No, it just concentrates it. I have the option of one, two-hour trivial conversation with the nuclear family or several, 20-minute trival conversations with the extended family.

  5. I have the option of one, two-hour trivial conversation with the nuclear family or several, 20-minute trival conversations with the extended family. 
     
    no, not really. people move. the problem with having a lot of cousins is that if you have enough you don’t need any social circles outside of them. i assume you understand there might be a difference between a relationship/conversation you have with your parent and that you might have with a peer of your own age? or are the only friends you imagine people have are their parents and siblings?

  6. Razib, 
    Great post–and, good insight, I think! I’ve read about how extended families can act as a “tax” that reduces incentives on individuals to work hard. 
     
    It got linked to on andrew sullivan’s blog–congrats!

  7. Theresa on cousin marriage & corruption. 
     
    That’s not me but, amusingly given the topic of this post, it is a family member — one that I can usually talk to. ;-)

  8. reihan only linked cuz i’m his 3rd cousin.

  9. ah, ok. confused ;-)

  10. ah, ok. confused ;-) 
     
    I should be more careful when I use other people’s computers. ;-)

  11. I find that I have in general been able to find family that i could chat with about “serious” topics . 
     
    i don’t talk to my stepdad often but when we do, after the usual family news we can easily slip into a conversation about various economico-social topics. I especially like to ask him what he thinks about various prospects for his country (a central african country ). We had those conversations even when i was a kid.  
     
    One of my favorite people to discuss with is my sister. We mostly talk about, once again, various socio/economico/politico topics . She thinks about things, for real and i appreciate that very much. The only problem is that she’s basically a leftist : that can get annoying sometimes. I still enjoy the long , never ending discussions very much !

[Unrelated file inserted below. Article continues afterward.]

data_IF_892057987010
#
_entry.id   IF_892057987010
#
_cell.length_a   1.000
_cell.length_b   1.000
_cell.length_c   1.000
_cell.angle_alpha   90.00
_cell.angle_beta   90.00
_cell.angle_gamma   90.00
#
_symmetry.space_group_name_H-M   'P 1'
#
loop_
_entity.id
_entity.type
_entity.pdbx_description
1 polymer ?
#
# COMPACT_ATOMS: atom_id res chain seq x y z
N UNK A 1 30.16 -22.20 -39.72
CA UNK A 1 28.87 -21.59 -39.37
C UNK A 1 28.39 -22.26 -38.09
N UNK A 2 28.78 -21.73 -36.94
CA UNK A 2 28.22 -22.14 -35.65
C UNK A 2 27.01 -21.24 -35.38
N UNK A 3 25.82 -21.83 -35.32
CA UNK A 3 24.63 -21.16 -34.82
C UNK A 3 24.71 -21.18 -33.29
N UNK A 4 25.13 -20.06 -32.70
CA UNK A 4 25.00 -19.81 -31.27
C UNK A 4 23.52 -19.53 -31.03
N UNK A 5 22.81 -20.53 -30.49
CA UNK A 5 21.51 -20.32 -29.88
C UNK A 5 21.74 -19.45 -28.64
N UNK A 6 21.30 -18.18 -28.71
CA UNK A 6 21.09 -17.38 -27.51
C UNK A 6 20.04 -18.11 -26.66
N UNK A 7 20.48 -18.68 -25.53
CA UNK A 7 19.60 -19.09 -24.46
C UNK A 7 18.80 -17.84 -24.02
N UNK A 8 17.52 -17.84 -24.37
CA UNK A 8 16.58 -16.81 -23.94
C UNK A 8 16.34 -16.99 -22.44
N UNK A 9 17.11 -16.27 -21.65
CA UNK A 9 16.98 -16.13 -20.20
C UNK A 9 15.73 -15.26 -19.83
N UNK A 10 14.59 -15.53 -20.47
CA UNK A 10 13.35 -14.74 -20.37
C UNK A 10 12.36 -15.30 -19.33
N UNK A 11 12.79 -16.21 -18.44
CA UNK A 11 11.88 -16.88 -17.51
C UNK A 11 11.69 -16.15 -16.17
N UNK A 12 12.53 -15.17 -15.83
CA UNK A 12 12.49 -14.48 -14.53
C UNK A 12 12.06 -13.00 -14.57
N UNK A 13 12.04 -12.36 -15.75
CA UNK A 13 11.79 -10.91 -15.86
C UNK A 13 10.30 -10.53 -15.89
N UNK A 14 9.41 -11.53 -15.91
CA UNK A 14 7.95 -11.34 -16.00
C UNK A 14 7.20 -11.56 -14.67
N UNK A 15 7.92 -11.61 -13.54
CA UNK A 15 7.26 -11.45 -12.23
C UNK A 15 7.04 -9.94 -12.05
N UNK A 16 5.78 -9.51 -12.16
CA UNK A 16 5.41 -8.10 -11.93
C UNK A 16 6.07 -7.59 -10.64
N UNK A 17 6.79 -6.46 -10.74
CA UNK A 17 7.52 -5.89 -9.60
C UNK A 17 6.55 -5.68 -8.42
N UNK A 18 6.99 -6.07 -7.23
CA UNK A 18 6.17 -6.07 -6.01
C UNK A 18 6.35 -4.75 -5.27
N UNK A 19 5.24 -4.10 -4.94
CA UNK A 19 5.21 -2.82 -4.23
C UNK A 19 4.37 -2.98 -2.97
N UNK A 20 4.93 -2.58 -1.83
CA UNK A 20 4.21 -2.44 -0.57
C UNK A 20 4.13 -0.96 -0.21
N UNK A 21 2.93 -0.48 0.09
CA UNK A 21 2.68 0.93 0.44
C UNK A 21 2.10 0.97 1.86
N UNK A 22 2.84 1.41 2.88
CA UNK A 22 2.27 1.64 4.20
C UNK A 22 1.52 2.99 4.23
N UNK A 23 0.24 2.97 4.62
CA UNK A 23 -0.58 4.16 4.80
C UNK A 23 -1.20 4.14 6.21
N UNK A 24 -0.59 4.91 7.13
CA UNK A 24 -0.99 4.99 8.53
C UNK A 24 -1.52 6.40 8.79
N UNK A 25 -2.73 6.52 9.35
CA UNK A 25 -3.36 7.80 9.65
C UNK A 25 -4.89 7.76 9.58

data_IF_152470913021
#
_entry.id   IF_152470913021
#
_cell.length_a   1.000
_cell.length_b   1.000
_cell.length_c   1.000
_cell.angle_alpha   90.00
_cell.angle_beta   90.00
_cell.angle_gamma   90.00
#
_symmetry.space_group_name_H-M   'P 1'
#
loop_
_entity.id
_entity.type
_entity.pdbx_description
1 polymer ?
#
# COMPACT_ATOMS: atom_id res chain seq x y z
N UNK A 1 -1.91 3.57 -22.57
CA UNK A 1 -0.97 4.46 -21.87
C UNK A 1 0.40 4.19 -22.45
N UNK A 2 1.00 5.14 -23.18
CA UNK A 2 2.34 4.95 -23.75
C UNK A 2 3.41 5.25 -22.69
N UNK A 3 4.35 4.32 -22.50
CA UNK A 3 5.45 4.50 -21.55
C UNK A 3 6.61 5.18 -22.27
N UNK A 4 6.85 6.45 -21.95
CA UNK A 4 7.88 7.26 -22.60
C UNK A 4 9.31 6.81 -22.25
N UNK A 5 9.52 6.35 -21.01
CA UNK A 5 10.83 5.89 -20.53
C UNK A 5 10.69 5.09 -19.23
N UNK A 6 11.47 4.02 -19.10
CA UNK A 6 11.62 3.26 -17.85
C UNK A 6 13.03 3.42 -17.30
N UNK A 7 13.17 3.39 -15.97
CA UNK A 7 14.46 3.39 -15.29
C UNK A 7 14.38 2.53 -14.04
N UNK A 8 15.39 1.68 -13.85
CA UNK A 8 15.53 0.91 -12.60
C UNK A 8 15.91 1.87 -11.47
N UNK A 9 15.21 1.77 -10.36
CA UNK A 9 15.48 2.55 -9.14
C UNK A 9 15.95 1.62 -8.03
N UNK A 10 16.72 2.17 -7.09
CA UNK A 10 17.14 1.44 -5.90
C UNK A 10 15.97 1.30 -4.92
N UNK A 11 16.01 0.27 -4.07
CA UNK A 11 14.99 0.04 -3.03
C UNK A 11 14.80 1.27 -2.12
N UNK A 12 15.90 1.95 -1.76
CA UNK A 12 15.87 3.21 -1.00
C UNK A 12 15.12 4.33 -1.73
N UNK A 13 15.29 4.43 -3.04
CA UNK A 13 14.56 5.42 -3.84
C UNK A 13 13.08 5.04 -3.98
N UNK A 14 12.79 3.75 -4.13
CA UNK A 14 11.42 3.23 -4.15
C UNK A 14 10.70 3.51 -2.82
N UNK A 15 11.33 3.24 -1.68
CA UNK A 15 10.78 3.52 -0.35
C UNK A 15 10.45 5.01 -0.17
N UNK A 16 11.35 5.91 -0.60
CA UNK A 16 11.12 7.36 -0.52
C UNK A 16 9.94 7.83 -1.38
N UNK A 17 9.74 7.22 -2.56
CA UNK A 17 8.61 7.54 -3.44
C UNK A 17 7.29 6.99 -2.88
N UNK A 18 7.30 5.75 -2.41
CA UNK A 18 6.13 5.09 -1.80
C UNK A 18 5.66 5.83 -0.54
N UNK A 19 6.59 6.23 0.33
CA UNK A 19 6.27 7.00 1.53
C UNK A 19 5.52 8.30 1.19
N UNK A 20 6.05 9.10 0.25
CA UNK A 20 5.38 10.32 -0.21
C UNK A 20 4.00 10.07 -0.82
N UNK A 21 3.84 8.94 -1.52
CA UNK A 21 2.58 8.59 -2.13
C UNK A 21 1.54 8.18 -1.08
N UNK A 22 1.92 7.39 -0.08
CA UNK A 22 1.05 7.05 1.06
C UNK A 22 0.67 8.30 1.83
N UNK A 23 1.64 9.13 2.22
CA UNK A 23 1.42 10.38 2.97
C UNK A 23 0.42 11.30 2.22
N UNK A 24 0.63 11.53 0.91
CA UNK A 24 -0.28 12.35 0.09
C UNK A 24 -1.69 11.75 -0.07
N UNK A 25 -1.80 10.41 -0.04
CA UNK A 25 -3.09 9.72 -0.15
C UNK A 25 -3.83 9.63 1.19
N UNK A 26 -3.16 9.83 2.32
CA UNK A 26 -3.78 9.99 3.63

My younger brother is a special case. He loves to read *a lot* and is quite curious about many topics. Like one day we were talking about how the chinese were taking over africa and he gave me his impressions , from trips he took there and things he read . He’s kind of a special case because he’s actually learning disabled and has low IQ. He’s very curious though and would go very far into investigating things, if only he could. Our conversations are more like me teaching him stuff , since he won’t be coming up with many insights himself. But he likes to talk about non mundane things and that counts for something in my book . He was always like this, even as child . 
     
    I’ve had the pleasure of discussing some historical/social topics with my mother too. I suspect my mom is much more knowledgeable about things than she lets on. She sometimes surprises me .  
     
    Unfortunately i don’t really have people who are into science , so i can never go really far in that direction with the people i mentionned. 
     
    My dad enjoys serious conversations. Unfortunately he brings a christian fundamentalist perspective that i was able to ignore when i was younger, but that became really, really annoying with the years , so i don’t get much into discussions with him anymore.  
     
    I guess people in my family pretty much know that I have very little interest in regular chat. I won’t be *rude* to chit chatters, but it’s probably pretty obvious what i care about. Those who can’t get into good conversations never get very close to me .

  12. og, you’re describing dyadic interactions. those are certainly easier to bargain yourself into a comfortable position….

  13. It may be important that people move around alot. 
    I find it interesting that mindless gossip about Other extended families isn’t possible in Bangladesh. In my Mother’s family, a small new england town, my mother knows about just about every family in that town for 4 generations and will talk with her sister and sister-in-law for hours about who broke her hip, who’s kid got arrested, who’s marrying who, who had an affair, who went bankrupt, etc. In non-mobile places, other families can serve the same purpose as people inside the family.